The Liberian TRC is a good example of what happens where there is lack of information planning and a well-developed information management infrastructure. The TRC collected over 22,000 written statements, several dozen personal interviews, and more than 500 live public testimonies of witnesses, including both perpetrators of atrocities and direct victims, in 15 counties and the Liberian Diaspora. This documentation constitutes records that need a secure and trustworthy custodianship, where access should be steered through fair rules to protect the privacy of the names of the people that are named in the archives (Peterson, 2005). These conditions were nonexistent and the controversies that the TRC report caused made the Liberian TRC to entrust all its documentation (archives) to the Georgia Institute of Technology in Atlanta. This might have been an attempt to safeguard the archives since the commission recommended that the incumbent president of Liberia and some of the perpetrators of the conflict who are now in power should step down and leave government offices and politics. This is the first time in history a sovereign state handed over its entire TRC documentation to a foreign power (Svard, 2013). This documentation however belongs to the Liberian people and it is their intellectual property. Governments are responsible for the information that is generated as a result of their activities. Since the TRC was sanctioned by the Liberian government, it is its responsibility to safeguard the TRC archives, manage, preserve, and to make them accessible to the citizens and hence respect the victims’ right to know. The TRC archives are important for democracy building, transparency and accountability, reconciliation, research purposes, enhancing knowledge about conflicts and for posterity.
To enhance reconciliation, the causes of the conflict have to be addressed to enable people to engage in the reconstruction of their societies and to establish decent lives. The TRC archives carry the evidentiary value upon which the victims of oppression can base their claims for reparations and for all the Liberian citizens to demand the implementation of the TRC recommendations. Access to the TRC records in some countries is limited and yet it might be the only qualifier for reparations. Reparations are a central issue to the reconciliation process and a risk of not being paid out where there is no pressure exerted on the government by the public or civil society groups. As countries continue to embrace TRCs as mechanisms of transitional justice, the people whose atrocities they document continue to suffer since the TRC recommendations are not honored and the reparations are not paid out to all victims (Svard, 2010). The plight of the poor continues because change in their lives never takes place (Laplante & Theidon, 2007; Sesay, 2007). Populations emerging from experiences of repression have expectations such as justice for victims, accelerated economic recovery and development through the creation of inclusive and accountable institutions. Therefore, people need to know about the TRC findings in order to claim their rights. Reconciliation is a gradual process and for it to take place; the causes of the conflict have to be addressed.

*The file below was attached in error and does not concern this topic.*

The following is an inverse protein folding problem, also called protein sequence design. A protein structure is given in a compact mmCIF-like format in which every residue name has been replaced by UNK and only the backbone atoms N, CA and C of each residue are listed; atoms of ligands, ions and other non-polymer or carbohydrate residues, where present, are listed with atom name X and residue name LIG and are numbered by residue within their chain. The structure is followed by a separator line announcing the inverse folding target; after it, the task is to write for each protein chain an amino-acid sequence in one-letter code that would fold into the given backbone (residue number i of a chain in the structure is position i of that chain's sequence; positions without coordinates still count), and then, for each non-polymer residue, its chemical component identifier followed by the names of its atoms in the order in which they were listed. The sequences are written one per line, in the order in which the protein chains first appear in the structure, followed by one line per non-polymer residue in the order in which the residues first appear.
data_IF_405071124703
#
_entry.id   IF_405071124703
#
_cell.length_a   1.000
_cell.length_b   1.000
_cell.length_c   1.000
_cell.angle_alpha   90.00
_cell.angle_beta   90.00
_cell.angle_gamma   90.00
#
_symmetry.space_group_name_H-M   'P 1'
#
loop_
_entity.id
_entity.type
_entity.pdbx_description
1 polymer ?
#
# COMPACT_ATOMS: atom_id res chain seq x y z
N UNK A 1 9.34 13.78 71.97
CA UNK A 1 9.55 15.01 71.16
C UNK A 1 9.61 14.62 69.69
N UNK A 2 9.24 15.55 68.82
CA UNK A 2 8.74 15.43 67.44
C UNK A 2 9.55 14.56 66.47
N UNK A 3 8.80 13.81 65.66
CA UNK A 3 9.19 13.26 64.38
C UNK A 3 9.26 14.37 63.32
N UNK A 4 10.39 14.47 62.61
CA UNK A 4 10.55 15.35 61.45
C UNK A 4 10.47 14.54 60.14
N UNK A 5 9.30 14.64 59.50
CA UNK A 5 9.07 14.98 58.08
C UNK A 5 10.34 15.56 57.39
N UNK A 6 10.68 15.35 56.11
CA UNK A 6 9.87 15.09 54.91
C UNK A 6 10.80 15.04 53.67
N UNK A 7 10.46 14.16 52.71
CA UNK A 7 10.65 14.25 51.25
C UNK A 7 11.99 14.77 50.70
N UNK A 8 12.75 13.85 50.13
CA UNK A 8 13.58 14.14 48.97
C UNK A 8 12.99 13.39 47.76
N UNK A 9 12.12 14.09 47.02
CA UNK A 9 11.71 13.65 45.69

Post-conflict countries such as Liberia lack access to technology and proper institutions to effectively use the generated information. In August, 2016, the author visited the Independent Human Rights Commission of Liberia that is supposed to further the work of the TRC and to see to it that the government honors and implements its recommendations. It was supposed to have taken over the TRC archives and to manage them. A conversation with one of the officers revealed that the Commission does not have access to the TRC archives. The Commission for obvious purposes needs a copy of these archives for its work. TRC archives form a collective memory, and are cultural heritage of the countries that use them as transitional justice mechanisms. The archives should be well maintained in order to preserve their integrity and authenticity especially now with the developing sphere of disinformation.
A well-functioning information management infrastructure should be put in place at the commencement of each TRC mission to effectively capture, manage, disseminate, and to preserve the TRC archives in a manner that would lead to their use. The preservation of the documentation on war atrocities has to be budgeted for during the early phases of the TRC work. Where there is danger for destruction, a copy of the archives should be secured and preserved at institutions that are considered safer, outside the country in question. It is of crucial importance that a copy of the archives is retained in the country for the legitimacy of the TRC process. The TRC archives are a collective memory and an information bank that should educate present and future generations about the causes of violence and thereby prevent a repetition of the same mistakes. They, therefore, enhance transparency and accountability should they be used intelligently. The TRC case demonstrates the importance of information management to the reconstruction of post-conflict societies and the promotion of transparency, accountability and sustainable development. Post-conflict governments account for human rights violations by sanctioning the establishment of transitional justice mechanisms such as TRCS.